Archive for the Maynooth Category

After the Storm..

Posted in Maynooth with tags , , on October 4, 2019 by telescoper

Storm Lorenzo passed over Maynooth during the night bringing with it a lot of rain but at least the winds were not too fierce. At least I assume they were not too fierce because I slept through the whole thing. I tend to sleep well with a bottle of fine wine inside me.

This morning as I walked into work it was still raining but other than that fairly peaceful. Maynooth University Library Cat was on post despite the rain although he was looking a bit bedraggled and his food dishes were filled with water. He must have had a rough night, as I’m not sure his box provided must protection. Unfortunately this was one morning when I didn’t have any treats for him in my pocket so I hope some other nice person gives him something to eat!

 

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The Calm Before Lorenzo

Posted in Maynooth, The Universe and Stuff with tags , , on October 3, 2019 by telescoper

It was calm and rather mild this morning as I walked into work, although the news on the radio this morning was filled with news about the rapidly approaching Storm Lorenzo. Lorenzo is a huge storm and was only downgraded from hurricane to tropical storm when it was about 500km from the Irish coast so it could be even more serious than Storm Ophelia, which caused chaos a couple of years ago.

This is how the storm looked in the early hours of this morning:

And this is the projection for later today. The prevailing wind right now is westerly, but this will veer to south-westerly as the storm moves along its (roughly) north-easterly path:

Here is an infra-red image taken this morning showing the outer belts of cloud already over Ireland.

Quite a few events have been called off in anticipation of the arrival of Storm Lorenzo this evening, with heavy rain and gale force winds forecast across the country. There are signs, however, that the low pressure region at the heart of the storm is filling more rapidly than expected, so it might not be as severe as feared, although there remains a significant risk of localized flooding and wind damage, especially in the West. I plan to sit it out at home this evening with a glass or two of wine for company…

Scholastica Webinar – The Open Journal of Astrophysics Project

Posted in Maynooth, Open Access with tags , , on October 2, 2019 by telescoper

As you may know, together with Fiona Morley of Maynooth University Library, last week I contributed to this `webinar’:

If you missed the event itself then you can follow the link here to access a full recording of the webinar. You can also find a quick summary of the goings-on here.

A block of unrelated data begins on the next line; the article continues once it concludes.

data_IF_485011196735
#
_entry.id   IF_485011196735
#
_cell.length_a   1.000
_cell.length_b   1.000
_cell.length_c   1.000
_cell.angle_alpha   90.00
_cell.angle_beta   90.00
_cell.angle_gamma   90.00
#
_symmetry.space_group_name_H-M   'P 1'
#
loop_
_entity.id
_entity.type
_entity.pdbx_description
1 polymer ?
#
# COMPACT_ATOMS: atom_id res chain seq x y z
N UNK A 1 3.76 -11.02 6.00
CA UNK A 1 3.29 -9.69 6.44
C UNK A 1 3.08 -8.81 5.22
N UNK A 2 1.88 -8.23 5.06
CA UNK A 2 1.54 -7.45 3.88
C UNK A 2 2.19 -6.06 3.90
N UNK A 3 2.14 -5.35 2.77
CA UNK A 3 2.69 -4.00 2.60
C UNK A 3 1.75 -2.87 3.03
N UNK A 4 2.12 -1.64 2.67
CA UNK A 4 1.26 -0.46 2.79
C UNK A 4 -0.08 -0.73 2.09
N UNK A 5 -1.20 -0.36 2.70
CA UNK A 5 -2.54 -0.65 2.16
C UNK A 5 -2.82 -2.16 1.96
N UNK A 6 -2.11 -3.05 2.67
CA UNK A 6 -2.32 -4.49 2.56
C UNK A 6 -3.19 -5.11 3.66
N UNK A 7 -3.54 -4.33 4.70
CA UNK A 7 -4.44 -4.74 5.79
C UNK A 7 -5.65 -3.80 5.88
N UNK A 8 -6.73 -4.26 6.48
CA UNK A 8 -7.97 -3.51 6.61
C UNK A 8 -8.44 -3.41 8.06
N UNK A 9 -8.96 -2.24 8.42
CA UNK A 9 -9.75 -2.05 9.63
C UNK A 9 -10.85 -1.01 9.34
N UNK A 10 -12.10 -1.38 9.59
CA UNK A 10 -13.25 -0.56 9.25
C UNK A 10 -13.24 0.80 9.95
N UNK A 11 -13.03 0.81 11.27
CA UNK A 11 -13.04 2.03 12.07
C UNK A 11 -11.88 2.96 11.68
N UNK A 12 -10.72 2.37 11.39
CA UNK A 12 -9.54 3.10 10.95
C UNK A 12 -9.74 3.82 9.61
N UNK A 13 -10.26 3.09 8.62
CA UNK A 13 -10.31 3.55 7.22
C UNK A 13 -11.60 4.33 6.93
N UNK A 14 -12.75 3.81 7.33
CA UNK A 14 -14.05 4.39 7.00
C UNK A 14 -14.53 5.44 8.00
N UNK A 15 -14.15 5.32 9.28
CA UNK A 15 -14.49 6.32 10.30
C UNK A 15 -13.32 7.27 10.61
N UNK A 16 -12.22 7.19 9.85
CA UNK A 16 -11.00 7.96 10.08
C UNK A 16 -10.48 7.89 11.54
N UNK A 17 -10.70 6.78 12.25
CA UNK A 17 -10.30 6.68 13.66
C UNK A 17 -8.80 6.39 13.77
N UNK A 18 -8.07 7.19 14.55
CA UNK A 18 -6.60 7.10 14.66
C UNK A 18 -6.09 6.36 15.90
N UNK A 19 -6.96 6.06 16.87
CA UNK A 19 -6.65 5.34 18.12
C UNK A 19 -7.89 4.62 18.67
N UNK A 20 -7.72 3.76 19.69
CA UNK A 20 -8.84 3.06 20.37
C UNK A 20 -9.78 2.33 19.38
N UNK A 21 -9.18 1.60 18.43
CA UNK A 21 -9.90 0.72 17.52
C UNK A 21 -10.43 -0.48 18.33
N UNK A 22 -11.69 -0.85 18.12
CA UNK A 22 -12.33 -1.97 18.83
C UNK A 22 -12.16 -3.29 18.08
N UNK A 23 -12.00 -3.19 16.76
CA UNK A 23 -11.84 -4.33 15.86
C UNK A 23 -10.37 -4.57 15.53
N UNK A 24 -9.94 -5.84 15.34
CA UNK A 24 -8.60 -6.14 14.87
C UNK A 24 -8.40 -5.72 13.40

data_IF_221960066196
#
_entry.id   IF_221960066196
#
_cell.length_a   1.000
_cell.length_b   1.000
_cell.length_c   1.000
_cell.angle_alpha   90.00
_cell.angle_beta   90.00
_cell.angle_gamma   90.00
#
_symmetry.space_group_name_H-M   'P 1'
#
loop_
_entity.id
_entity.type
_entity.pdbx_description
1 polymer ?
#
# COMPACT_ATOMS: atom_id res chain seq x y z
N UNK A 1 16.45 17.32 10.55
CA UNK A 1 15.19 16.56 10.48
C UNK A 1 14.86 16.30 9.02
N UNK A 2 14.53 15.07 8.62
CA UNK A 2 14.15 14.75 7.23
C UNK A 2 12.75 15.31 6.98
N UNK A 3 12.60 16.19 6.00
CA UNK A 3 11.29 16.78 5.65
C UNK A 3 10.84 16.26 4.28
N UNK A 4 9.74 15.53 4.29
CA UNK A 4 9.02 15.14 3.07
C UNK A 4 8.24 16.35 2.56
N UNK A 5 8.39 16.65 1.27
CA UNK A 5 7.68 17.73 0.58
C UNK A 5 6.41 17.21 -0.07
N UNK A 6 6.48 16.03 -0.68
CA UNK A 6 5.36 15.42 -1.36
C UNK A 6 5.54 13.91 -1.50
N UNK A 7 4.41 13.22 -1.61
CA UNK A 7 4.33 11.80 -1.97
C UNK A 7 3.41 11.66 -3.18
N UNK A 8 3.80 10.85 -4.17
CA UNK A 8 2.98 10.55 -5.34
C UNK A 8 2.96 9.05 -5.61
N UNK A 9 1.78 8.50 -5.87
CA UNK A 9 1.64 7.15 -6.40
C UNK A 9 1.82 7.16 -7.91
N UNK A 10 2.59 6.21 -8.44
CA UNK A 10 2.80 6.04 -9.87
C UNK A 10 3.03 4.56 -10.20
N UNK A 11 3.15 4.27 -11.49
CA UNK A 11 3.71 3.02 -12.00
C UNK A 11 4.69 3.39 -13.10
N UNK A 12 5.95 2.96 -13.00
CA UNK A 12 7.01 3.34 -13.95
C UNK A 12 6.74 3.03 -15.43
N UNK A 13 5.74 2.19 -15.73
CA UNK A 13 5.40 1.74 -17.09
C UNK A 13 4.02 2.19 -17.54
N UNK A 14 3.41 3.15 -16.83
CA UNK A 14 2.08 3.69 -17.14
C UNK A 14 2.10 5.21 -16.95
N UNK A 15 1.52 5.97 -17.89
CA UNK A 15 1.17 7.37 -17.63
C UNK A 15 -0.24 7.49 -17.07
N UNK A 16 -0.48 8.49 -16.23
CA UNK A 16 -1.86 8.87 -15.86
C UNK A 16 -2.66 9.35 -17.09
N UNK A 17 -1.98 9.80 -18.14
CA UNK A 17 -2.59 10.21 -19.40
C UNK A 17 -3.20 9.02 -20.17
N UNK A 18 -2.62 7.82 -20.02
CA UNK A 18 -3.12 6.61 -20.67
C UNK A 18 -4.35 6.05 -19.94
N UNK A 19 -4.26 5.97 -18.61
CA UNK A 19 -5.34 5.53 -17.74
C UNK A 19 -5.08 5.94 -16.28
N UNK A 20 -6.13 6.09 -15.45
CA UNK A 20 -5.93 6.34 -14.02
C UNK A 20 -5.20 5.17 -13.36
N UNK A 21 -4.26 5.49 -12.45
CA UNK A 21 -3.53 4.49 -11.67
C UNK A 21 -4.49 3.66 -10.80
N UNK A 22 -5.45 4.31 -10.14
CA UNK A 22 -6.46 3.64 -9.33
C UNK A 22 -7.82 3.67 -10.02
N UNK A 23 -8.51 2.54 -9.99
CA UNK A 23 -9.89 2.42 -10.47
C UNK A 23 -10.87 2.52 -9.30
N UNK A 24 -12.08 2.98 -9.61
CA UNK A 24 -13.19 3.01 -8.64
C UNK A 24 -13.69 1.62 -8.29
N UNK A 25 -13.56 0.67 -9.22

And if all this weren’t exciting enough, here are the slides I used for my bit.

 

End of Summer Rains

Posted in Cricket, Maynooth with tags , , , on September 26, 2019 by telescoper

The rain is pouring down here in Maynooth, but this isn’t the only place to have had inclement weather today:

The picture above shows the scene this morning at Chester-le-Street in County Durham where the County Championship Division 2 match between Durham and Glamorgan was taking place. Or rather, wasn’t taking place. The game was abandoned this morning owing to a the cumulative effect of heavy rain over the last few days that allowed only 86 overs to be bowled in total over the four days.

This match being declared a draw, Glamorgan finish the season in 4th place on 167 points, missing out on promotion to Division 1 but having performed much better than last season. They were top of the table early on, but the loss of the excellent Marnus Labuschagne to Ashes duty for Australia proved a big blow and they fell back in the second half of the season. Anyway, at least they’ll probably win a few games next season, while they would undoubtedly struggle in Division 1. Lancashire finish top of the Division 2 table by a country mile, while Northants and Gloucester also go up.

I always thing of the last day of the County Championship as the end of summer. This year most of the final round of games has been hit by the weather so it’s a rather damp ending. This is also the first year in a while in which I haven’t seen any live cricket. Still, there’s always next year.

That’s basically all I have time to write about today as I’ve been running around all day – including popping into the library to give the webinar I mentioned yesterday. Moreover, at 6pm local time all the power in the building is going off and we’re to be turfed out while some repair work is done. I’ll shortly have to go round checking all the computers are switched off.

The Autumnal Equinox 2019

Posted in Maynooth with tags , , on September 23, 2019 by telescoper

The Autumnal Equinox (in the Northern hemisphere) took place today (Monday 23rd September 2019) at 8.50am in Ireland.